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poppi_m
04-28-2017, 04:04 AM
This is more in reference to humidity for the uke .

1) which holds the humidity better or is the difference
Negligible when you have a humidifier in the case ?

I live in the Chicago area and will be kept in a finished basement environment .

2) this is likely a well hashed out item , but here it goes ...

What is the better humidifier for a uke and does that answer differ based on a soft or hard case?

Thanks again for helping the newbie .

Ukecaster
04-28-2017, 04:33 AM
A hard case, having a hard exterior, with buckle down latches/tighter seal, will naturally hold moisture better than a foam case, and way better than just a light gigbag. A humidifier will work best in a hard case. As far as basement storage, if the space it is 100% below ground, you'll usually naturally have more humidity down there, even if heated and/or AC cooled. My man cave is in the basement, where I store my gear. It usually naturally stays 45-60 humidity year round, even in winter when heat is on. My easy test is, when I come back to an instrument which was in-tune when stored, if I find it flat, it means a bit of moisture dissipated; if it is slightly sharp, it has soaked up a bit of moisture. In my basement, they almost always go a bit sharp, which is good. Before I had central AC installed, it would get very humid in summer down there (70-80) , and we needed to run a dehumidifier down there or the instruments would really soak it up. Never to the point of damage, but if it's not comfortable for you, it's not good for instruments either. When I humidify in the case, I go low tech/low cost: Plastic soap dish with holes drilled on top, and wet sponge inside. Works like a charm, check weekly, usually lasts 2 weeks for me.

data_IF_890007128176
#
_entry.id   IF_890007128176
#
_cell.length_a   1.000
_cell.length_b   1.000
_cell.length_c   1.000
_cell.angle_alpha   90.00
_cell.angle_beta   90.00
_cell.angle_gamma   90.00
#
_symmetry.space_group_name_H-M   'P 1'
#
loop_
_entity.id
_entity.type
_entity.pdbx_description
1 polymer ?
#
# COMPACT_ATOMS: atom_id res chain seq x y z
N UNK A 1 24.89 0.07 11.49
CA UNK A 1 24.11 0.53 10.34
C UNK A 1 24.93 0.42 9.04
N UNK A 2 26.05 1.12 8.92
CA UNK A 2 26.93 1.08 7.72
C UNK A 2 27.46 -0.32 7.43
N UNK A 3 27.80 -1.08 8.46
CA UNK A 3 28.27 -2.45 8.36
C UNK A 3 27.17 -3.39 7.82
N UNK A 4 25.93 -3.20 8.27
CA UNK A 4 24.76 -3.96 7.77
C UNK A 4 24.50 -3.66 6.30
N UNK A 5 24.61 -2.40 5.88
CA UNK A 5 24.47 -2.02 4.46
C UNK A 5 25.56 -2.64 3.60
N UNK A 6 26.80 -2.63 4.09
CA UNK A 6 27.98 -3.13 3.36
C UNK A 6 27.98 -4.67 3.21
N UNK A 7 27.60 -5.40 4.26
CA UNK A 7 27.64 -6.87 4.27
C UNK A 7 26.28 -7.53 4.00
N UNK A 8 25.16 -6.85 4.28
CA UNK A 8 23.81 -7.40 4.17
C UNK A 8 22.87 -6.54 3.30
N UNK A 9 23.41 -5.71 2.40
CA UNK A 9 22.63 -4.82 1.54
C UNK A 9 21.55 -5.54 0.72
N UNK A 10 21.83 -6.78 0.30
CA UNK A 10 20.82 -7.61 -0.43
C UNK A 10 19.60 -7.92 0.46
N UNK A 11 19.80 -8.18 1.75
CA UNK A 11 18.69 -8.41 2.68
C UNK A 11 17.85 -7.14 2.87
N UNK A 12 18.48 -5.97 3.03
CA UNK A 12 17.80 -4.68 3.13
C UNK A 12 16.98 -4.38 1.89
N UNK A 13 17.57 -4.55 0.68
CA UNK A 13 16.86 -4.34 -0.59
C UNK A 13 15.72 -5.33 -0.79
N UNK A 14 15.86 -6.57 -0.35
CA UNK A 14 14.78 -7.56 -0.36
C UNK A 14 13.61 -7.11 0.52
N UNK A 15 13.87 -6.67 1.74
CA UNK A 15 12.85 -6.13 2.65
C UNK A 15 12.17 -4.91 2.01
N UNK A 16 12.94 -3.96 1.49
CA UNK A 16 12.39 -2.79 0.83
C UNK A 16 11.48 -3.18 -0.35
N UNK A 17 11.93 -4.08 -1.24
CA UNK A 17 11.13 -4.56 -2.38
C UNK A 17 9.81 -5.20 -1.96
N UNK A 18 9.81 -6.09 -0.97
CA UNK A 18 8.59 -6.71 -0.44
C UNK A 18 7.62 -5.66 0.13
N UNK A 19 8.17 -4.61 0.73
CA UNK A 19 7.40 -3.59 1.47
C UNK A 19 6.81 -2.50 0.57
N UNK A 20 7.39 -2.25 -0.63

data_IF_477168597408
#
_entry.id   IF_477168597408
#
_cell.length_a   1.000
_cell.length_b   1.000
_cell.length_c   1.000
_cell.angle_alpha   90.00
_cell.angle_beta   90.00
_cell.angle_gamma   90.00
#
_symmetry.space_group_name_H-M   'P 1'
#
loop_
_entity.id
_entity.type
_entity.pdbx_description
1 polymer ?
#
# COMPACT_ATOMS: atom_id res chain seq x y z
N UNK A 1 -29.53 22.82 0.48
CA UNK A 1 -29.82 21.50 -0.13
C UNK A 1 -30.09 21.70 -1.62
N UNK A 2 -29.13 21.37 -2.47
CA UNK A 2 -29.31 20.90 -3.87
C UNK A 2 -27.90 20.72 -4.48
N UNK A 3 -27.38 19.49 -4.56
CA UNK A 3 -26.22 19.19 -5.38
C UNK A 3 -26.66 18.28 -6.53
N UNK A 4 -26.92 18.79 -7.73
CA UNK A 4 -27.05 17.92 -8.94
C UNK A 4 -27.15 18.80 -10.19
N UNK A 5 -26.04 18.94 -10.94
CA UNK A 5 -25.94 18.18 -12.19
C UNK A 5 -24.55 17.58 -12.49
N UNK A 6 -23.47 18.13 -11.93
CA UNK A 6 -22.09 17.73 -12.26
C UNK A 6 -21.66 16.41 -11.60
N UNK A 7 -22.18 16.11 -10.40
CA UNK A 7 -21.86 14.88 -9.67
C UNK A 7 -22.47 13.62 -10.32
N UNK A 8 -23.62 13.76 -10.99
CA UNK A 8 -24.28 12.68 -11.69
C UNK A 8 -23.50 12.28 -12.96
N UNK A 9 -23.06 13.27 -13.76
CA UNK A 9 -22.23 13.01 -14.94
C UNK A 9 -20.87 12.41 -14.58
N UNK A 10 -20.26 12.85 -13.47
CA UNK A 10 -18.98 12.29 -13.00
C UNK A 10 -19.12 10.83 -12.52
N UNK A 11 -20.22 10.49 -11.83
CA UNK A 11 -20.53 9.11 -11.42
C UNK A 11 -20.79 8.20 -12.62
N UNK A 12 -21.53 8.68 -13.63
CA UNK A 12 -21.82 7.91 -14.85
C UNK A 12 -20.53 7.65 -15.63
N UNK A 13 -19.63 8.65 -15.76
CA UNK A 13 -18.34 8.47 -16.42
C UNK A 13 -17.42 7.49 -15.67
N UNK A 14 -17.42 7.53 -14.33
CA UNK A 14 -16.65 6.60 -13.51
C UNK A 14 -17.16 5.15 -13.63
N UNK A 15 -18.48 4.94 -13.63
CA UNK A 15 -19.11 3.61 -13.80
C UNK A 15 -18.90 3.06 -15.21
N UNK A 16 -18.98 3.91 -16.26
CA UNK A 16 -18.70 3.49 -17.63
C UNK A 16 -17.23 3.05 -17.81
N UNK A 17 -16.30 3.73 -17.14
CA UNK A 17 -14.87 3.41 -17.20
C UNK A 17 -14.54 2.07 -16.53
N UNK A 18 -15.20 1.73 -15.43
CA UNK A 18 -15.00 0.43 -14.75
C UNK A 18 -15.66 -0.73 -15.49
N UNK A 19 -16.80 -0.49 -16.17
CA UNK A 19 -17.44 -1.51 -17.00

99731

mikelz777
04-28-2017, 04:36 AM
I live in Minnesota where humidity (or should I say lack thereof) is a big factor during the winter months.



1) which holds the humidity better or is the difference
Negligible when you have a humidifier in the case ?

I tested a hard case with latches vs. a canvas covered foam zippered case and the difference in their ability to hold humidity was significant. The hard case with latches held humidity much better than the zippered case. It wasn't even close.


2) What is the better humidifier for a uke and does that answer differ based on a soft or hard case?

With any humidifier, the zippered soft or zippered hard case is not going to be as effective as a hard case with latches. I wasn't able to reach the humidity levels I wanted in the zippered case. Either you won't be able to achieve the level of humidity you desire or if you can achieve the level of humidity you want, you will have to maintain the humidifier more frequently. I use an Oasis humidifier which goes in the sound hole and is suspended by the strings. It puts the humidity where it is needed most. I put a Humistat #1 humidifier in the neck space of the case to keep the neck/head properly humidified.

stevepetergal
04-28-2017, 07:00 PM
I doubt there's any evidence a hard or soft case is better at containing or repelling moisture. The shell is not the only barrier. You must consider the entire package. A plastic garbage bag will keep moisture in/out better than a simple, thin-walled wooden box.

mikelz777